(UPDATED AT BOTTOM) Wikileaks’ revelation, that Michael Hastings contacted them hours before his death to tell them that he was being investigated by the FBI, came as no surprise to The Young Turks‘ Cenk Uygur. On Wednesday night’s edition of Current TV’s The Young Turks, Uygur read the Wikileaks tweet on the air, and used it to introduce a clip in which Hastings, in an earlier Young Turks episode, tells Cenk that “people in the special forces community” told him “all the time” that he was being surveilled. Uygur also said, Thursday morning, that Hastings spoke often of his suspicion that he was being spied on, and that it was a source of great agitation to him.
After reading the Wikileaks tweet, Cenk played a clip of Hastings expressing concern over the “surveillance state,” and its chilling effect on investigative journalism. “All you have going for you,” Hastings said, “is that they have so much information, and they’re generally incompetent morons, who are bothering surveilling me rather than people who are going to go blow up Boston, that’s their problem.”
He added that “I cannot confirm that I have ever been… except that people tell me all the time, in the special forces community…”
Following the clip, Ben Mankiewicz agreed that Hastings’ suspicions were well-founded. “I’m not the least bit paranoid,” he said, “but if they looked at James Rosen, wouldn’t there be some reason to look at Michael Hastings?”
When I spoke to Cenk this morning, he was unaware of Wikileaks’ hours-earlier tease tweet, but when I asked if he thought it was scummy and exploitative, he said “It might not be the way I would have done it, but I’m glad they put it out.”
He told me that Hastings had spoken often of his fear that he was being spied on, and of “intelligence officers messing with him. It’s my understanding that Mike was thinking about writing a piece about the intelligence community, he was always writing about what different branches of the government were doing wrong, so given the police state we’re living in now, it would be the most natural thing in the world for them to look at his emails, look at what he’s up to.”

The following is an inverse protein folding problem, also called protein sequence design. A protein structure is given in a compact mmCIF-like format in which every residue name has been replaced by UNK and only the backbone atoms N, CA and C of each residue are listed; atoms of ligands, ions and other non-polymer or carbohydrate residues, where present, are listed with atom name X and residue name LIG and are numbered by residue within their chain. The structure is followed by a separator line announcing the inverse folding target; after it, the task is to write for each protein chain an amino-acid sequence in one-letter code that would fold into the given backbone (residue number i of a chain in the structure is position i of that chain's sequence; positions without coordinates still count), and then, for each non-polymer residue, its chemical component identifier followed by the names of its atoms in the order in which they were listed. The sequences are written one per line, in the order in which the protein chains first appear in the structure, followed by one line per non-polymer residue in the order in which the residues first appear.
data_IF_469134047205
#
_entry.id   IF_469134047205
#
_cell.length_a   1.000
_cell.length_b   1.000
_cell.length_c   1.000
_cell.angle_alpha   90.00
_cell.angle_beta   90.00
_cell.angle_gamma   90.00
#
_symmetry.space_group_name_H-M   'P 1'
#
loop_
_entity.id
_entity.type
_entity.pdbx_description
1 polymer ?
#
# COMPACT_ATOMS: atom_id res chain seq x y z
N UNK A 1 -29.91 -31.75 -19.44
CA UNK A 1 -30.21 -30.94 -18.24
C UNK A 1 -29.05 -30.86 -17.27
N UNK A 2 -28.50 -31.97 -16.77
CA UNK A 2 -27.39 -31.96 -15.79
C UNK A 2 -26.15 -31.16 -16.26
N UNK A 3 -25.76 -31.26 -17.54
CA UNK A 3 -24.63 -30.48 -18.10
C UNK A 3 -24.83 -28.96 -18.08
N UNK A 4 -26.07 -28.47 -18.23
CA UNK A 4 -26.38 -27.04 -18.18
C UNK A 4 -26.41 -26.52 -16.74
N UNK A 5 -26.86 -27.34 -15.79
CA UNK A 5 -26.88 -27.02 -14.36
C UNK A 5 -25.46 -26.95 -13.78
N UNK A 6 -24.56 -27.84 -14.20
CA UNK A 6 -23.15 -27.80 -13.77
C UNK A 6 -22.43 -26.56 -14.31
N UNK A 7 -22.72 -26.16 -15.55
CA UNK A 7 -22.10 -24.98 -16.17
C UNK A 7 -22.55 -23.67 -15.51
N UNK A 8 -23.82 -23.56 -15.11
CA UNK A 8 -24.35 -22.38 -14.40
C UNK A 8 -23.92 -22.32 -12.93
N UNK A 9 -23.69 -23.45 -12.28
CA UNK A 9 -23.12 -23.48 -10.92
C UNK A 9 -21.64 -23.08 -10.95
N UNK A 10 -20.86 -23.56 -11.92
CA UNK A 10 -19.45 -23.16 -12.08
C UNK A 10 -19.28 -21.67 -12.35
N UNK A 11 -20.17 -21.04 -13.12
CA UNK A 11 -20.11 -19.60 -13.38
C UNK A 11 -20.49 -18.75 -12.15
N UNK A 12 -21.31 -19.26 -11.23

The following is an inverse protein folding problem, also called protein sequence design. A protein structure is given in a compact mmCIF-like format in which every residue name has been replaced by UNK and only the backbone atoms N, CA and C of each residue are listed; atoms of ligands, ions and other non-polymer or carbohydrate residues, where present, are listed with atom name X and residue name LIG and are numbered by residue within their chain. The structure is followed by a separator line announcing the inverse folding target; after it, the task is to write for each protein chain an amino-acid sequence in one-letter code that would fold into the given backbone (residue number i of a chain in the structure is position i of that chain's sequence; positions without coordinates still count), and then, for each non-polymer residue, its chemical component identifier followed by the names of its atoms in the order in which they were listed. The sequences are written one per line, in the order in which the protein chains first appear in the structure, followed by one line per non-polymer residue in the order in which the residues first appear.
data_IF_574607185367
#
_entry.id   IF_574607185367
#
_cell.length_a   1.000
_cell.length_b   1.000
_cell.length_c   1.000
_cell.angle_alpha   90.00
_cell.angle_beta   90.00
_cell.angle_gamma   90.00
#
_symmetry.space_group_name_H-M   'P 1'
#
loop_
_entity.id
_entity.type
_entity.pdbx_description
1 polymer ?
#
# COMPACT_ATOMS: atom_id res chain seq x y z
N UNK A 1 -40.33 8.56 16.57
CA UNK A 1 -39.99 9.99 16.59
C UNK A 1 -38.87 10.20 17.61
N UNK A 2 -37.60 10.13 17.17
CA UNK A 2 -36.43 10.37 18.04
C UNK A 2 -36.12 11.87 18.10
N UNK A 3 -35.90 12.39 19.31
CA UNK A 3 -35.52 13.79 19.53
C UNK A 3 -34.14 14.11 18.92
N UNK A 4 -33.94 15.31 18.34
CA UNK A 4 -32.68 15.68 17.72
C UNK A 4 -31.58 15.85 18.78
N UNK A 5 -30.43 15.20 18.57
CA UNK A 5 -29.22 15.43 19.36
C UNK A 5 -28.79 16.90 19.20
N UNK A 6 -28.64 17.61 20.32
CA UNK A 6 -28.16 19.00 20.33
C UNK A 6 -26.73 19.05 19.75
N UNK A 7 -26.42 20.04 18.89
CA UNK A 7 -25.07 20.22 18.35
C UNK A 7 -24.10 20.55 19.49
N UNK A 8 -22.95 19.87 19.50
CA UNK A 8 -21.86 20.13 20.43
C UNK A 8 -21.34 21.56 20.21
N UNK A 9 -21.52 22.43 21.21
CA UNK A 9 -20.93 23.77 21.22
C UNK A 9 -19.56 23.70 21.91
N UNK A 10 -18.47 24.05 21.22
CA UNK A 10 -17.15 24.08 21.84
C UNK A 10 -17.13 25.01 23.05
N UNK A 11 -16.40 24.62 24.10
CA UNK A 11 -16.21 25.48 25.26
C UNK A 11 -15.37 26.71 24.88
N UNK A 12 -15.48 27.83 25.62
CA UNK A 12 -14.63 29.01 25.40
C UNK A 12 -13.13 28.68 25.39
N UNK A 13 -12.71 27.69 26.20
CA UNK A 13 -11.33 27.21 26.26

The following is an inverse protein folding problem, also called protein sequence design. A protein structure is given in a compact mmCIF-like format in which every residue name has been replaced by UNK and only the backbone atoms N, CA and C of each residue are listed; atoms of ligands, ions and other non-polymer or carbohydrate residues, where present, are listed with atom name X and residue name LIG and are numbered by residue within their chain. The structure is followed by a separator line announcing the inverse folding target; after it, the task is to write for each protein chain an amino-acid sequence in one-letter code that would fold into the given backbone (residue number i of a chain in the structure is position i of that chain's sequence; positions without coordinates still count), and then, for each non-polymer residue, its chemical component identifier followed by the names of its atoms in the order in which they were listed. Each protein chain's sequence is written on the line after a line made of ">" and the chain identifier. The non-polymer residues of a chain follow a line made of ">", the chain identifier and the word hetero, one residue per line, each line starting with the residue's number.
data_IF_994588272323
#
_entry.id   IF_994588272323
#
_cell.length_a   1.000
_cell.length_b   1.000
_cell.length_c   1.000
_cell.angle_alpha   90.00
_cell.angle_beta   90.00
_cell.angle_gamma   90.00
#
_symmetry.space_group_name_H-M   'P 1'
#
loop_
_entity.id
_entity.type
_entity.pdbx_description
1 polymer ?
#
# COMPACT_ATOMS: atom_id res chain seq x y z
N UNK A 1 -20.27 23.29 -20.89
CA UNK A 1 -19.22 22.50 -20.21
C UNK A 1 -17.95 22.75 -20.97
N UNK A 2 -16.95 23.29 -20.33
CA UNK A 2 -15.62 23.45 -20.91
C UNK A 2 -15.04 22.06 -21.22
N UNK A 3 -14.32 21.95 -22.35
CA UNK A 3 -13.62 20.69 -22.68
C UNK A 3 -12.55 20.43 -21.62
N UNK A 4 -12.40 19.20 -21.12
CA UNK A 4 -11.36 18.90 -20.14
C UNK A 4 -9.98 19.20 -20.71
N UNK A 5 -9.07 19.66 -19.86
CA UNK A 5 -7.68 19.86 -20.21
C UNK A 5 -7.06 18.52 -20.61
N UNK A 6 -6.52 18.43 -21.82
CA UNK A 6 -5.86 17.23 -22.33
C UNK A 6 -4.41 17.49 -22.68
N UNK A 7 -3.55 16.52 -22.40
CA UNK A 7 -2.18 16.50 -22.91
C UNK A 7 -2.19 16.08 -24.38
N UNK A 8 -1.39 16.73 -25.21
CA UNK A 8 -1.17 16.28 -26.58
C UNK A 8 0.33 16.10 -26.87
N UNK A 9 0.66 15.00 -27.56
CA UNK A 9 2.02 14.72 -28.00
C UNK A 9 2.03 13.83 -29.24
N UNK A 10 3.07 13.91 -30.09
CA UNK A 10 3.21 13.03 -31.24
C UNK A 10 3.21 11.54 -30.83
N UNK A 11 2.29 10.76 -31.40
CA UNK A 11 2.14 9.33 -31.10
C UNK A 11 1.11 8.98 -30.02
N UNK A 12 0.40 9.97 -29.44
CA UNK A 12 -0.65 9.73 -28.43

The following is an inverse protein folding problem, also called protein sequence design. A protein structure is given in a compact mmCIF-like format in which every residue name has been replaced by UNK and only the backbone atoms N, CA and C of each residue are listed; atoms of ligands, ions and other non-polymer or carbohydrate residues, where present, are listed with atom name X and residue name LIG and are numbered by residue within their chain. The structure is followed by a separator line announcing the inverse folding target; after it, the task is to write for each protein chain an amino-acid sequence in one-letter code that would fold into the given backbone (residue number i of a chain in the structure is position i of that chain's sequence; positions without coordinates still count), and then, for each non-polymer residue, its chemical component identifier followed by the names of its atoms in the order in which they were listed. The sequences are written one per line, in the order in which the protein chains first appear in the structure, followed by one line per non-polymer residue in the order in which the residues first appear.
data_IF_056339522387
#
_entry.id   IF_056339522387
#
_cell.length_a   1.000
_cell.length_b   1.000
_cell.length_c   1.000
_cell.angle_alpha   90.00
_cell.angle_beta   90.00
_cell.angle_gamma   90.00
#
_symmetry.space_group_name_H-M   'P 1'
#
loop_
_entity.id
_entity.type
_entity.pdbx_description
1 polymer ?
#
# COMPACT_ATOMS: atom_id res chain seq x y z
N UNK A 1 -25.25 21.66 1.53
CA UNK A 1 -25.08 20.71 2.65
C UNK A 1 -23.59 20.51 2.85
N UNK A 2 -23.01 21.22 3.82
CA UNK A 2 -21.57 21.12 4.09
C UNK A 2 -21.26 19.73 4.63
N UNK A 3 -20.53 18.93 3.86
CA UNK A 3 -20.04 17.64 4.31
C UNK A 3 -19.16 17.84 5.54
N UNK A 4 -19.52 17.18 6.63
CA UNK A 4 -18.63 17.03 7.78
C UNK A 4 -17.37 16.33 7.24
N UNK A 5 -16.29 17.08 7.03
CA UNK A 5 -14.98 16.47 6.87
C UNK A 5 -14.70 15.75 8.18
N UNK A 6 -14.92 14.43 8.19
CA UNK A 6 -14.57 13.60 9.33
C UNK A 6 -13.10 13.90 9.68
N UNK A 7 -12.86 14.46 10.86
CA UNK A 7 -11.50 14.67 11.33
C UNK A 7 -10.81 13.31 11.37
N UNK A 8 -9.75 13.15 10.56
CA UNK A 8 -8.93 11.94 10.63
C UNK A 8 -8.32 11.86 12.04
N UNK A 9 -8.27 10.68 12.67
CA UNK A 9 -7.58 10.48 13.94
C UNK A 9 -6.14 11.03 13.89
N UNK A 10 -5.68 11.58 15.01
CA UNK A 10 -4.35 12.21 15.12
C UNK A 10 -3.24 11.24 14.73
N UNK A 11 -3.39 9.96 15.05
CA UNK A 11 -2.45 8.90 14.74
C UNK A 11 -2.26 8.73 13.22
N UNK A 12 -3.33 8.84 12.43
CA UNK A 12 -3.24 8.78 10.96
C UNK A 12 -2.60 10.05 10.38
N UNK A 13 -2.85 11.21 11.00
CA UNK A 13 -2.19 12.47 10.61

According to Cenk, Hastings had been “agitated” for a long time about the government investigating him, but pointed out that Hastings had not told him that the FBI was investigating him.
I asked Cenk if he thought it was responsible of Wikileaks to make the revelation in the way that they did, which I argued carried the strong suggestion that the FBI may have had some role in Hastings’ death.
“I don’t think that’s the implication at all,” he said. “I think the implication is that they drove him crazy,” and perhaps into a state of recklessness. but he added that “I don’t know what his state of mind was that night, I hadn’t spoken to him.”
I’m a tad more skeptical than most about the martyrdom of James Rosen, but Michael Hastings is a different story entirely. His reporting, and his unvarnished style, didn’t earn him many friends among those he reported on, which was a point of pride to him. Speculation aside, though, Michael Hastings’ death is still under investigation, and there are no facts to indicate that his death was anything but a tragic accident.
As for Wikileaks, it seems clear that there must have been more to the story than they are telling, such as what was Hastings’ basis for the claim that the FBI is investigating him. That ambiguity seems intended to cause speculation, which it has. In response to our request for comment, FBI spokesperson Ari DeKofsky said “We can neither confirm nor investigative activity at this time.”
UPDATE From the FBI:
“At no time was journalist Michael Hastings under investigation by the FBI.”
– Ari Dekofsky, FBI Los Angeles Spokesperson
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